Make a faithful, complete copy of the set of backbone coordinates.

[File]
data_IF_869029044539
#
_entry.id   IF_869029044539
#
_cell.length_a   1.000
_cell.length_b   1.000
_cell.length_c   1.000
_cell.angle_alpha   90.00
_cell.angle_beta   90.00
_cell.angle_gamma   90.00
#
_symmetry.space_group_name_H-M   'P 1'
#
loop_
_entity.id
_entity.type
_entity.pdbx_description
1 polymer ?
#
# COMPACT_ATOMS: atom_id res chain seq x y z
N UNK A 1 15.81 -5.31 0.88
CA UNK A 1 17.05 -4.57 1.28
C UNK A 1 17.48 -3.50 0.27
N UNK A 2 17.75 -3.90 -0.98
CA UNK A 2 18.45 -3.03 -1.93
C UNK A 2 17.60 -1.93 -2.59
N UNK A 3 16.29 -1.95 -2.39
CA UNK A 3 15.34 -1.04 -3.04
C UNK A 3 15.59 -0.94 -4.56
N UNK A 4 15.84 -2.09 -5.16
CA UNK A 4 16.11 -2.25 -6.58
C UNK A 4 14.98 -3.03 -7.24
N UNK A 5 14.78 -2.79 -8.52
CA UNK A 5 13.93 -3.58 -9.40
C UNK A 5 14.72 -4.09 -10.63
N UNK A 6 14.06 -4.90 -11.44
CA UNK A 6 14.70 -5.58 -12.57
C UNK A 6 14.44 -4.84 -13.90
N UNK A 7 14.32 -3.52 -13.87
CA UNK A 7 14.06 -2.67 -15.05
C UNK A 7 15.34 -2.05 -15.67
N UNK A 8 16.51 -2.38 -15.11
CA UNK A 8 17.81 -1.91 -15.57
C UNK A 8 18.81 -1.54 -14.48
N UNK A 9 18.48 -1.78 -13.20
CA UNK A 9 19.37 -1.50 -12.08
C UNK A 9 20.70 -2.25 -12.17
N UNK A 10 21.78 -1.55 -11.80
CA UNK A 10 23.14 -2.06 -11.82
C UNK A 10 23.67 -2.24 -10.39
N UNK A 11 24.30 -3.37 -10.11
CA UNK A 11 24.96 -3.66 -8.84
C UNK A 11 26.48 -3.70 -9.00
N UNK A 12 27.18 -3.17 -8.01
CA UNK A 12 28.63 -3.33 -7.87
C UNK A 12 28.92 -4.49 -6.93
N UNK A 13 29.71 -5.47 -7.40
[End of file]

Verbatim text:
data_IF_869029044539
#
_entry.id   IF_869029044539
#
_cell.length_a   1.000
_cell.length_b   1.000
_cell.length_c   1.000
_cell.angle_alpha   90.00
_cell.angle_beta   90.00
_cell.angle_gamma   90.00
#
_symmetry.space_group_name_H-M   'P 1'
#
loop_
_entity.id
_entity.type
_entity.pdbx_description
1 polymer ?
#
# COMPACT_ATOMS: atom_id res chain seq x y z
N UNK A 1 15.81 -5.31 0.88
CA UNK A 1 17.05 -4.57 1.28
C UNK A 1 17.48 -3.50 0.27
N UNK A 2 17.75 -3.90 -0.98
CA UNK A 2 18.45 -3.03 -1.93
C UNK A 2 17.60 -1.93 -2.59
N UNK A 3 16.29 -1.95 -2.39
CA UNK A 3 15.34 -1.04 -3.04
C UNK A 3 15.59 -0.94 -4.56
N UNK A 4 15.84 -2.09 -5.16
CA UNK A 4 16.11 -2.25 -6.58
C UNK A 4 14.98 -3.03 -7.24
N UNK A 5 14.78 -2.79 -8.52
CA UNK A 5 13.93 -3.58 -9.40
C UNK A 5 14.72 -4.09 -10.63
N UNK A 6 14.06 -4.90 -11.44
CA UNK A 6 14.70 -5.58 -12.57
C UNK A 6 14.44 -4.84 -13.90
N UNK A 7 14.32 -3.52 -13.87
CA UNK A 7 14.06 -2.67 -15.05
C UNK A 7 15.34 -2.05 -15.67
N UNK A 8 16.51 -2.38 -15.11
CA UNK A 8 17.81 -1.91 -15.57
C UNK A 8 18.81 -1.54 -14.48
N UNK A 9 18.48 -1.78 -13.20
CA UNK A 9 19.37 -1.50 -12.08
C UNK A 9 20.70 -2.25 -12.17
N UNK A 10 21.78 -1.55 -11.80
CA UNK A 10 23.14 -2.06 -11.82
C UNK A 10 23.67 -2.24 -10.39
N UNK A 11 24.30 -3.37 -10.11
CA UNK A 11 24.96 -3.66 -8.84
C UNK A 11 26.48 -3.70 -9.00
N UNK A 12 27.18 -3.17 -8.01
CA UNK A 12 28.63 -3.33 -7.87
C UNK A 12 28.92 -4.49 -6.93
N UNK A 13 29.71 -5.47 -7.40